An unofficial blog that watches Google's attempts to move your operating system online since 2005. Not affiliated with Google.

Send your tips to

May 28, 2009

Customize Google Using Server-Side Scripts

Google's services have a lot of powerful features, but they can't offer all the options requested by users. A popular way to customize Google services is using Greasemonkey scripts: some of the most popular scripts are included in Firefox extensions like Customize Google or Better Gmail. While user scripts can help you tweak Google features, they need to be installed on each browser you use and they can be easily be rendered useless after Google changes the code.

A different approach to extend Gmail's functionality was Gmail Labs, which allowed you to pick add-ons that are dynamically integrated in Gmail. Depending on the Gmail add-ons that you select, you'll run one of the many possible customized versions of Gmail. For now, only Gmail engineers add Google Labs features.

I'm sure that many Greasemonkey users would like to add upload a script to Gmail or Google Docs so that it's saved on Google's servers and it no longer requires Greasemonkey. Ideally, the script should use Google APIs instead of manipulating the DOM directly.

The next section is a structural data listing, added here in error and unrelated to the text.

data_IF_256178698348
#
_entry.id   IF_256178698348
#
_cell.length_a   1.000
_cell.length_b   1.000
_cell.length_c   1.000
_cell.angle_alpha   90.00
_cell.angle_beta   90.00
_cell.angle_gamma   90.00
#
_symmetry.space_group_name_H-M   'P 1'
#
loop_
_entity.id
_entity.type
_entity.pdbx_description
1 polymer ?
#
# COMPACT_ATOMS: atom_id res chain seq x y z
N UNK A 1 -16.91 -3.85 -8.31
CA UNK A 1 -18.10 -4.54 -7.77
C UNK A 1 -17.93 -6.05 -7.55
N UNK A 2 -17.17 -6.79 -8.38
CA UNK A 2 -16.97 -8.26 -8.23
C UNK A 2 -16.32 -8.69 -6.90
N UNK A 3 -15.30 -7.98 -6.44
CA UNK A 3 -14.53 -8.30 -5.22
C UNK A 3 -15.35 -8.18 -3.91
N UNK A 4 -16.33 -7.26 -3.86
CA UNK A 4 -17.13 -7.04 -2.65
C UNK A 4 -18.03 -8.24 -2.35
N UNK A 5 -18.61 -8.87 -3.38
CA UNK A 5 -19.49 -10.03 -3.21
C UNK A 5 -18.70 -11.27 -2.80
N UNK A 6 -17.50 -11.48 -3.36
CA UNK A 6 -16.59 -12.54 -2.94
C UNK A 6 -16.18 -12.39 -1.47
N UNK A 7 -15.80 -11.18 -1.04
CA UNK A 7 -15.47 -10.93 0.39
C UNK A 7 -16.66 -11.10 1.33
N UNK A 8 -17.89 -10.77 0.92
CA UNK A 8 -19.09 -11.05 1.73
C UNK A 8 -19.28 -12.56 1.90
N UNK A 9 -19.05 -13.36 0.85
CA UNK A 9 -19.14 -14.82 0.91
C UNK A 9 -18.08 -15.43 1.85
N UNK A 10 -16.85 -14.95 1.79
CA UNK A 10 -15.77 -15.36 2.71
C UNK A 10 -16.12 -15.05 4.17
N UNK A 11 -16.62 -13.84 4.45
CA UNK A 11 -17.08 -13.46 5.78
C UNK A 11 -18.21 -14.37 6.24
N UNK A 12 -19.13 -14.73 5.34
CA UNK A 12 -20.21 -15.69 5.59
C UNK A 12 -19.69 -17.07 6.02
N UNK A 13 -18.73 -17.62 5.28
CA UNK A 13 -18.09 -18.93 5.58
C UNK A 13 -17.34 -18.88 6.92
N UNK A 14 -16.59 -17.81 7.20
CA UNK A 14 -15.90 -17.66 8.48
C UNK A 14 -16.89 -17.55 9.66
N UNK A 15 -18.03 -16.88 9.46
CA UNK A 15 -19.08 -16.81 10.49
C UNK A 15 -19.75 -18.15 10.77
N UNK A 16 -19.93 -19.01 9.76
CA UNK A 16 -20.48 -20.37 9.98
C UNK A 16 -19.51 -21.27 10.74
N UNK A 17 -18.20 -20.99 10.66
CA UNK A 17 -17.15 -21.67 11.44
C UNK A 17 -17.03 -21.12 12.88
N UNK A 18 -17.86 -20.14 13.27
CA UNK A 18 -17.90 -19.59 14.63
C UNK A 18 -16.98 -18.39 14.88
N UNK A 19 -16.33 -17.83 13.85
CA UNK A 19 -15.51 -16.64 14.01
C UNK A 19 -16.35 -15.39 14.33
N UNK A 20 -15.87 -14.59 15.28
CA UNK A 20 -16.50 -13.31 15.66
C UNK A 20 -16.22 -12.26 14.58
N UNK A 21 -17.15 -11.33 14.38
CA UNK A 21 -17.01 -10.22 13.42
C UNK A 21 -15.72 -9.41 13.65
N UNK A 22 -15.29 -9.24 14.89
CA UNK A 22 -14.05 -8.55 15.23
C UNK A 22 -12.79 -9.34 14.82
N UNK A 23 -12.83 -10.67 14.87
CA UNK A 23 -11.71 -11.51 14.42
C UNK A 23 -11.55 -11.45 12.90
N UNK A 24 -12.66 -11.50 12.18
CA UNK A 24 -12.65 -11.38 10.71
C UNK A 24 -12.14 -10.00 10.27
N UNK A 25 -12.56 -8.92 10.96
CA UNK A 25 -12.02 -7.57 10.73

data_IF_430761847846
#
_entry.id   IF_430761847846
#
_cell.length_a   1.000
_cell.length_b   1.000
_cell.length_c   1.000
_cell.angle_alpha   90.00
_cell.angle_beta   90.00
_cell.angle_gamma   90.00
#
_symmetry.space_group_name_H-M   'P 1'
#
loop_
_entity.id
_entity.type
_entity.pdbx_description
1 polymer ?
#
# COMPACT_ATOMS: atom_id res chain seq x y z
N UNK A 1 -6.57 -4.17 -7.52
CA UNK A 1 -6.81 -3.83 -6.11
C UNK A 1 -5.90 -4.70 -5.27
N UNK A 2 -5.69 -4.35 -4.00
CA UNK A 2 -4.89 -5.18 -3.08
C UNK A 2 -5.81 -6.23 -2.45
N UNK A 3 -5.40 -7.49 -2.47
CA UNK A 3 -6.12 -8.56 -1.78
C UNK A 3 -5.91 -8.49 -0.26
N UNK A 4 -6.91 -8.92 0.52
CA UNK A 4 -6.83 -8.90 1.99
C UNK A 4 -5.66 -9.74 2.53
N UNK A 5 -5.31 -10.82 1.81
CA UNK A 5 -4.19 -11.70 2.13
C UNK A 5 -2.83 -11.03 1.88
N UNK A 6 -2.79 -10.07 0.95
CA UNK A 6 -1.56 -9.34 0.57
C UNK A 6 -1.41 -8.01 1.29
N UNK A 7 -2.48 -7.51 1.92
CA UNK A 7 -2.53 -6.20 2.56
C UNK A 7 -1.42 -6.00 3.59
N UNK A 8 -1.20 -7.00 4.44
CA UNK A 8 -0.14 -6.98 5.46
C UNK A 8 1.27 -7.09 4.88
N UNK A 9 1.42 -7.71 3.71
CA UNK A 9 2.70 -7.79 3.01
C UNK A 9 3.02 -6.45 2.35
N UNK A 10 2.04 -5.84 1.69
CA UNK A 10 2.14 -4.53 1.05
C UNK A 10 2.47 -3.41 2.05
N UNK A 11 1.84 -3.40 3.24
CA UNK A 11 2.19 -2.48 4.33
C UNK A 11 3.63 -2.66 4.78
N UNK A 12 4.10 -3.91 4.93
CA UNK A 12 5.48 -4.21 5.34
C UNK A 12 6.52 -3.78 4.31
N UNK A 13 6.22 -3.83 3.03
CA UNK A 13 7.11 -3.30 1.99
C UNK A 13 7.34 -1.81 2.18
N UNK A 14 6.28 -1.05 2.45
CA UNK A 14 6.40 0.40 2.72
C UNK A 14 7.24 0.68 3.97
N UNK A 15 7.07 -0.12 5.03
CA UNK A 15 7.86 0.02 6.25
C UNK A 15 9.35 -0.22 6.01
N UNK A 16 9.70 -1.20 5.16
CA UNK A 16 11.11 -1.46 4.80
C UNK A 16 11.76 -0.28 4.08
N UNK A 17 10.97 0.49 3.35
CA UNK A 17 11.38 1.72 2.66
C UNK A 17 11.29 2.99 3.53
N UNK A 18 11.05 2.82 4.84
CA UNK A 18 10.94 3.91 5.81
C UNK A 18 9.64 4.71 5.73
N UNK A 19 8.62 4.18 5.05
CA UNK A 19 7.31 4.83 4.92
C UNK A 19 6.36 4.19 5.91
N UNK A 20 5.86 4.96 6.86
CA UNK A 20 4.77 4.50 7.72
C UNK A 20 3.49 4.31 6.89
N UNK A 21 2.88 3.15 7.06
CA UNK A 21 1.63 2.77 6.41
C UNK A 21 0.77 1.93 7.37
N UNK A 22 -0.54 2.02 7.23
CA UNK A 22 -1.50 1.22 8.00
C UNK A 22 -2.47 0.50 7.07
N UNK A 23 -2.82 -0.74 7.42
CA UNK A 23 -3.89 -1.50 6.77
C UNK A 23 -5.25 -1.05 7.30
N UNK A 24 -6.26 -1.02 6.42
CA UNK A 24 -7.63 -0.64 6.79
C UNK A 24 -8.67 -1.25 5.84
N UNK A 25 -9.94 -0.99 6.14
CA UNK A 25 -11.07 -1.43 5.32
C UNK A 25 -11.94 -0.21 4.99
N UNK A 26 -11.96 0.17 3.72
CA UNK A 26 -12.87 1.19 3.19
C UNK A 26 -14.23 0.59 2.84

Google Scripts is answer to this problem, it's a way to extend the functionality offered by services like Google Docs, Gmail or Google Calendar.
With scripts, you can:

* Create your own custom spreadsheet functions
* Automate repetitive tasks (e.g. process responses to Google Docs forms)
* Link multiple Google products together (e.g. send emails or schedule Calendar events from a list of addresses in a Spreadsheet)
* Customize existing Google products (e.g. add custom buttons or menus to run your own scripts)

The scripts help you add macros to a Google spreadsheet by writing some JavaScript code in Google's script editor. "Google Apps Script provides the ability to automate a variety spreadsheet actions, such as reading and changing values in cells and ranges, changing formats and formulas, and creating custom functions," explains Jonathan Rochelle.

But the feature goes beyond spreadsheet macros. "Users write scripts in JavaScript using libraries designed to provide a powerful interface with Google products. If you already are a JavaScript developer, a key difference is that scripts run on Google Servers instead of user browsers. As a result, direct operations on the client-side DOM are not supported, although some restricted functionality is provided. Your code executes server-side, and operates on the Google products you've coded for."

For now, Google Scripts is not publicly available, but you can apply to become a tester if you have a Google Apps account.

{ via Google Blogoscoped }

This blog is not affiliated with Google.